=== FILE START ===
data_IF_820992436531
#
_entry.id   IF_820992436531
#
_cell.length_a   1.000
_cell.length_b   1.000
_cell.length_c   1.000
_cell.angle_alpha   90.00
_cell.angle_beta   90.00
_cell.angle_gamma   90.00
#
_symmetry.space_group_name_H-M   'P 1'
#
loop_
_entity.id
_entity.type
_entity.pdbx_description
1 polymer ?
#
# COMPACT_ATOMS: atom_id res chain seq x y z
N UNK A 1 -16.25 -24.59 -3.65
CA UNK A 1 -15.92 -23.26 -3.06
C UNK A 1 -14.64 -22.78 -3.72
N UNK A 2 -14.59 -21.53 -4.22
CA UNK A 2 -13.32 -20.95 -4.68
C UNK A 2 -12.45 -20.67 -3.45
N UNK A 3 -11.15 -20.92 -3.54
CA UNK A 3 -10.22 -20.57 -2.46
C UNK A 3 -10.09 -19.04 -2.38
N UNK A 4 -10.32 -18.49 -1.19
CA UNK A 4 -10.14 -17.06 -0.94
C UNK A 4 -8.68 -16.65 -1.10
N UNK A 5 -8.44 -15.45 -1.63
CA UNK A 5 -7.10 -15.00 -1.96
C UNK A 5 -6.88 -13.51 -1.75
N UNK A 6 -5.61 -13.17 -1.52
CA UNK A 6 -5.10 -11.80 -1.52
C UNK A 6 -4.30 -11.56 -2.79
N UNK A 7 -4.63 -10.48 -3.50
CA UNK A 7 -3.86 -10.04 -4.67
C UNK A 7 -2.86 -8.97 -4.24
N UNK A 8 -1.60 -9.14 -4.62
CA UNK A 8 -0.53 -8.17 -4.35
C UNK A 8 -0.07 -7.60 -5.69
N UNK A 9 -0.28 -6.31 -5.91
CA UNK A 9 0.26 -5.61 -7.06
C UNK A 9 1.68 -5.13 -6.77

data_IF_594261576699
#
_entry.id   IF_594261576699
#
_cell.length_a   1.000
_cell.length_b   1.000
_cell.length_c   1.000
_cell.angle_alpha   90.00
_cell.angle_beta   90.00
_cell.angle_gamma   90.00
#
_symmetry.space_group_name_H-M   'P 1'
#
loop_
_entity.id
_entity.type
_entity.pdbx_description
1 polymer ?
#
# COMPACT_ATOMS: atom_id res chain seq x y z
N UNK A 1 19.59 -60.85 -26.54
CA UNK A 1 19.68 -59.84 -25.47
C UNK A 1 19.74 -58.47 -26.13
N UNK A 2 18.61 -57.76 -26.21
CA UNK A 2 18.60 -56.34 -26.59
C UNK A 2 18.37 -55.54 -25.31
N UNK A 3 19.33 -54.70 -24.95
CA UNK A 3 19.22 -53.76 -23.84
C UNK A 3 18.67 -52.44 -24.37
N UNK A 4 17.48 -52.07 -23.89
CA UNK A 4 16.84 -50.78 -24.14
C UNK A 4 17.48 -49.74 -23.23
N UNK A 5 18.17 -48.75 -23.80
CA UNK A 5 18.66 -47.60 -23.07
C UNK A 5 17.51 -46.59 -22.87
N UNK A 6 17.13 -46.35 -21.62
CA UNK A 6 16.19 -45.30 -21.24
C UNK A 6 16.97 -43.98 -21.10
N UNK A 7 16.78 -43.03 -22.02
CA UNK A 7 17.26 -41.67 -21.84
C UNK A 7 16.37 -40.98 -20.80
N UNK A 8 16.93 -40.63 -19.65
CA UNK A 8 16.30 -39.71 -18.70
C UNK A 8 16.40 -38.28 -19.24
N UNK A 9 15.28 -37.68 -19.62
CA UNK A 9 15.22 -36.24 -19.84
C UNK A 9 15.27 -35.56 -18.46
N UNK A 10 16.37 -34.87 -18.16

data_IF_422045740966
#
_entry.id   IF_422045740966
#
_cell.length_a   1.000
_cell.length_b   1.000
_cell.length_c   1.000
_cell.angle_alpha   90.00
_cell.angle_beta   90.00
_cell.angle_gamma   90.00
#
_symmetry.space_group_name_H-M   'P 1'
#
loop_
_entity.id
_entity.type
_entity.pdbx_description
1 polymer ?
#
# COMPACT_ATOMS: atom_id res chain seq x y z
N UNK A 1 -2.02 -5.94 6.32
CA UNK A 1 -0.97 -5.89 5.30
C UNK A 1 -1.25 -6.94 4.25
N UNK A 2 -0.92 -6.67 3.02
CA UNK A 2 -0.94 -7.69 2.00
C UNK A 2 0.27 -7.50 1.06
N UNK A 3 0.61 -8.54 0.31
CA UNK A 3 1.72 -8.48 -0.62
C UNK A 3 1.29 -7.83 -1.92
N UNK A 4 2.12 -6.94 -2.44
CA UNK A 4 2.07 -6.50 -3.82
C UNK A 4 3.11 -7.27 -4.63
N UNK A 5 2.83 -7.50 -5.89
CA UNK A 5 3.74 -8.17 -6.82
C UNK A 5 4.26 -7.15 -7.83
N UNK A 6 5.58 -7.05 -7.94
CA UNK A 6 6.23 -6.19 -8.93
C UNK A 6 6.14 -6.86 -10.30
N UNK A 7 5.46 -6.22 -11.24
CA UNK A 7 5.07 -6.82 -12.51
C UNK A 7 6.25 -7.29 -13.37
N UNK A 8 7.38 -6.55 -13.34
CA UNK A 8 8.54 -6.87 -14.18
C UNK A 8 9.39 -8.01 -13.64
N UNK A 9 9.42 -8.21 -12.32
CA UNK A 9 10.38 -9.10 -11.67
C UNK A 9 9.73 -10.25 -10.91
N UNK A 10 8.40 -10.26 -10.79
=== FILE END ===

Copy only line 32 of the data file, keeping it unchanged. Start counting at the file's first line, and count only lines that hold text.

C UNK A 4 -8.68 -16.65 -1.10